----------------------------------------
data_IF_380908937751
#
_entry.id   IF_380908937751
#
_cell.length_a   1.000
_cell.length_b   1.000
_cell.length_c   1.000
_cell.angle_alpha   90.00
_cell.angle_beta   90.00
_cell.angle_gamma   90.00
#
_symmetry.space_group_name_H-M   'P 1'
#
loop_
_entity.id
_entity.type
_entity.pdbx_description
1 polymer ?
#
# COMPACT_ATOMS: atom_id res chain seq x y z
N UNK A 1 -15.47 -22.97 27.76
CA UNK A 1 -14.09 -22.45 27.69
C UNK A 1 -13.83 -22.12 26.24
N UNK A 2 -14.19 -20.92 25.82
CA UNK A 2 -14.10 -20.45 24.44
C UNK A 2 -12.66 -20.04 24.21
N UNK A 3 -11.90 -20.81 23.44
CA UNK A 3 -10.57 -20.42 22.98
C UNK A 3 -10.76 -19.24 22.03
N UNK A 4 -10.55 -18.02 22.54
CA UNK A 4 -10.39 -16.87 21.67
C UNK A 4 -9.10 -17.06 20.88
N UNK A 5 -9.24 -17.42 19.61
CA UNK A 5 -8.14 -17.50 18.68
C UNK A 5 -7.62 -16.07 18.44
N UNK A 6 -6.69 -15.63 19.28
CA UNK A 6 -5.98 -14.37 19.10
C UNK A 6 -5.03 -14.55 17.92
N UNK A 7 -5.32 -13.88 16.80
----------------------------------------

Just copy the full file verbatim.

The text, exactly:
data_IF_380908937751
#
_entry.id   IF_380908937751
#
_cell.length_a   1.000
_cell.length_b   1.000
_cell.length_c   1.000
_cell.angle_alpha   90.00
_cell.angle_beta   90.00
_cell.angle_gamma   90.00
#
_symmetry.space_group_name_H-M   'P 1'
#
loop_
_entity.id
_entity.type
_entity.pdbx_description
1 polymer ?
#
# COMPACT_ATOMS: atom_id res chain seq x y z
N UNK A 1 -15.47 -22.97 27.76
CA UNK A 1 -14.09 -22.45 27.69
C UNK A 1 -13.83 -22.12 26.24
N UNK A 2 -14.19 -20.92 25.82
CA UNK A 2 -14.10 -20.45 24.44
C UNK A 2 -12.66 -20.04 24.21
N UNK A 3 -11.90 -20.81 23.44
CA UNK A 3 -10.57 -20.42 22.98
C UNK A 3 -10.76 -19.24 22.03
N UNK A 4 -10.55 -18.02 22.54
CA UNK A 4 -10.39 -16.87 21.67
C UNK A 4 -9.10 -17.06 20.88
N UNK A 5 -9.24 -17.42 19.61
CA UNK A 5 -8.14 -17.50 18.68
C UNK A 5 -7.62 -16.07 18.44
N UNK A 6 -6.69 -15.63 19.28
CA UNK A 6 -5.98 -14.37 19.10
C UNK A 6 -5.03 -14.55 17.92
N UNK A 7 -5.32 -13.88 16.80